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How A Spike In Demand For Goods And Services Might Affect The U.S. Economy


As states begin to reopen, businesses hope to see a big demand for their goods and their services. But will this pent-up demand be enough to offset the devastating impact the U.S. economy has suffered due to the coronavirus shutdowns? Stacey Vanek Smith from our daily economics podcast The Indicator has the story.

STACEY VANEK SMITH, BYLINE: Deb Compton could not be happier about reopening her dog grooming business at Pet Supplies Plus in Madison, Wis.


DEB COMPTON: I am so excited. I'm like, do I still remember how? (Laughter).

VANEK SMITH: Pet Supplies' grooming services closed down in March, just as their peak season was ramping up. So, weeks later, when it was announced that dog groomers were one of the businesses that could reopen in Wisconsin, Deb says customers started calling immediately.


COMPTON: We're slammed right now. We can't even keep up with the phone.

VANEK SMITH: This is what economists call pent-up demand. As the economy opens back up and businesses start taking customers again, businesses will see a surge in orders. And the size of that surge - how much demand comes back - is key. That will tell us how much permanent damage was done to the economy. So some demand is just lost forever. But what about going forward? Will demand come back to the level it was? Economist Jared Bernstein says, no way. And there are a few reasons for this. The big one - unemployment.


JARED BERNSTEIN: And most forecasts have the unemployment rate peaking out something between 15- and 20%. I'd probably be on the upper end of that range sometime later this year.

VANEK SMITH: Twenty percent unemployment - that is double what the unemployment rate was at the very worst moments of the Great Recession. During the Great Depression, unemployment was at 25%. So 20% unemployment, if that happens, would be a stunning, horrible number. Deb Compton says she is really worried about this, so Deb is cutting back on her own spending.


COMPTON: I don't want to tap into my savings because you don't know where's your next check coming and when's this opening up?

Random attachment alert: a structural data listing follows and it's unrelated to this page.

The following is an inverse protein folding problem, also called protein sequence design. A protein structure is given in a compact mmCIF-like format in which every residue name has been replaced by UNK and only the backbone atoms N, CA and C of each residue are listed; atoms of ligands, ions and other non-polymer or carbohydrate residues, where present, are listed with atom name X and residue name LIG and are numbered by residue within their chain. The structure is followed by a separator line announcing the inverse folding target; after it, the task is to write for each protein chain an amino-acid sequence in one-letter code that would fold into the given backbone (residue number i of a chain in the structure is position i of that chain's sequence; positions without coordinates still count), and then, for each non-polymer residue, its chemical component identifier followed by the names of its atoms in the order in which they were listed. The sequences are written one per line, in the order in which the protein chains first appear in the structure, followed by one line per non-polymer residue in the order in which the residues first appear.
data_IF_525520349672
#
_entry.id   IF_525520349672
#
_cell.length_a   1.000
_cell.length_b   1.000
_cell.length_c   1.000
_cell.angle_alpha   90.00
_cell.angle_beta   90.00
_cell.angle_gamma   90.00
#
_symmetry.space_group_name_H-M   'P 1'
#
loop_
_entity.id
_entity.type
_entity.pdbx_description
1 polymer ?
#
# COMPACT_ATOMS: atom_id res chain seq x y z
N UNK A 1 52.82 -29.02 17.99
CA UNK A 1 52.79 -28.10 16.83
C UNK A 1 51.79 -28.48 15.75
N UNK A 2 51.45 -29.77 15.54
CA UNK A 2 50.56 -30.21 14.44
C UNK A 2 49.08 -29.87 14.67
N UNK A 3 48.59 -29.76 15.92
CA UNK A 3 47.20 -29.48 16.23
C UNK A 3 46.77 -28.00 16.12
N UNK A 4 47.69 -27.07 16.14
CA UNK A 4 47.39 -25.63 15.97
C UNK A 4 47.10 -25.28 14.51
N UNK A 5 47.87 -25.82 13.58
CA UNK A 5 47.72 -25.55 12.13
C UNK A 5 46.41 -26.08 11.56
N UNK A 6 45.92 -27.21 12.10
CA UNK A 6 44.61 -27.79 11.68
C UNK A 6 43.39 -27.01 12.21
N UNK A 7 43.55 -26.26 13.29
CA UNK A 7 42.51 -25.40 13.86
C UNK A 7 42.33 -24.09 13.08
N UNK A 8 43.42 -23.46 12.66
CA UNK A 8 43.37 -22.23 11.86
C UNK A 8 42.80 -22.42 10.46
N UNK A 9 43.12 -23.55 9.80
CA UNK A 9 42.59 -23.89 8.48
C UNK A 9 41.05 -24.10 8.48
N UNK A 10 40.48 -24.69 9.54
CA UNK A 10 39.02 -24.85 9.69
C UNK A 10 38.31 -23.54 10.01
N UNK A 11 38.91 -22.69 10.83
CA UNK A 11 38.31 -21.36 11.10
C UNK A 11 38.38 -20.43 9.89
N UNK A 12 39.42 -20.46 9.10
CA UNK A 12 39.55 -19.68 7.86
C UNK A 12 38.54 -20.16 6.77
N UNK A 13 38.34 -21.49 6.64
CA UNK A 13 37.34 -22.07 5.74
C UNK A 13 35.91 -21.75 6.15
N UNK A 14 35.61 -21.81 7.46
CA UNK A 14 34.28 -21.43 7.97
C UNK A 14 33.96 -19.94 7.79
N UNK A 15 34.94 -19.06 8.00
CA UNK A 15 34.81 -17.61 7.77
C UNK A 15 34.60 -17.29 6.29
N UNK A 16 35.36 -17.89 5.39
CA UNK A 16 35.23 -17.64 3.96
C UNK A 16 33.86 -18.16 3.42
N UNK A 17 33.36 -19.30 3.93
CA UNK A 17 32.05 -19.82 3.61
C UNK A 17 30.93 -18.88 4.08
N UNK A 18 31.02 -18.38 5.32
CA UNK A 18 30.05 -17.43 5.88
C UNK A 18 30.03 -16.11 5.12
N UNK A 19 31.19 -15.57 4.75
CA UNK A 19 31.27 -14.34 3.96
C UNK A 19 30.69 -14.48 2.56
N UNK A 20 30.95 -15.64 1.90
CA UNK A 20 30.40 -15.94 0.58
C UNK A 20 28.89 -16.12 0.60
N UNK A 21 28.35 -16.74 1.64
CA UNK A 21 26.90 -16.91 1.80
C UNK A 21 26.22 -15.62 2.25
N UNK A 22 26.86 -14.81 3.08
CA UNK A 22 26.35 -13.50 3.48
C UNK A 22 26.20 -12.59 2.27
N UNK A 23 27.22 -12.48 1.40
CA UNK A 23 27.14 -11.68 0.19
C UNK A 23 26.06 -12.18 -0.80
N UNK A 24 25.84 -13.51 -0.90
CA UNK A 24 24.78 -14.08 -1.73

VANEK SMITH: When people like Deb are worried about the future, it is the wise and rational move to save more money and spend less. It can create an economic situation known as the paradox of thrift. This idea comes from famous economist John Maynard Keynes. The paradox is - what is good for one person is not good for the economy as a whole. When people spend less, that is really bad for businesses.

And in this case, there's this whole other factor - COVID-19. Jared Bernstein says all of that combined could push many businesses and companies over the edge.


BERNSTEIN: I think demand on the other side of this is going to be a much heavier lift because we just won't have an economy in place that's capable of bouncing back.

VANEK SMITH: When it came to the paradox of thrift, economist John Maynard Keynes said the solution was for the government to step in and spend the money that consumers aren't spending or get money to people so they will keep spending, and we have seen the government do both of those things in the last couple months. Economist Jared Bernstein says even with all of that, the damage from COVID-19 could be devastating. And we won't really know how devastating until much later this year.

Stacey Vanek Smith, NPR News.

(SOUNDBITE OF MUSIC) Transcript provided by NPR, Copyright NPR.

Stacey Vanek Smith is the co-host of NPR's The Indicator from Planet Money. She's also a correspondent for Planet Money, where she covers business and economics. In this role, Smith has followed economic stories down the muddy back roads of Oklahoma to buy 100 barrels of oil; she's traveled to Pune, India, to track down the man who pitched the country's dramatic currency devaluation to the prime minister; and she's spoken with a North Korean woman who made a small fortune smuggling artificial sweetener in from China.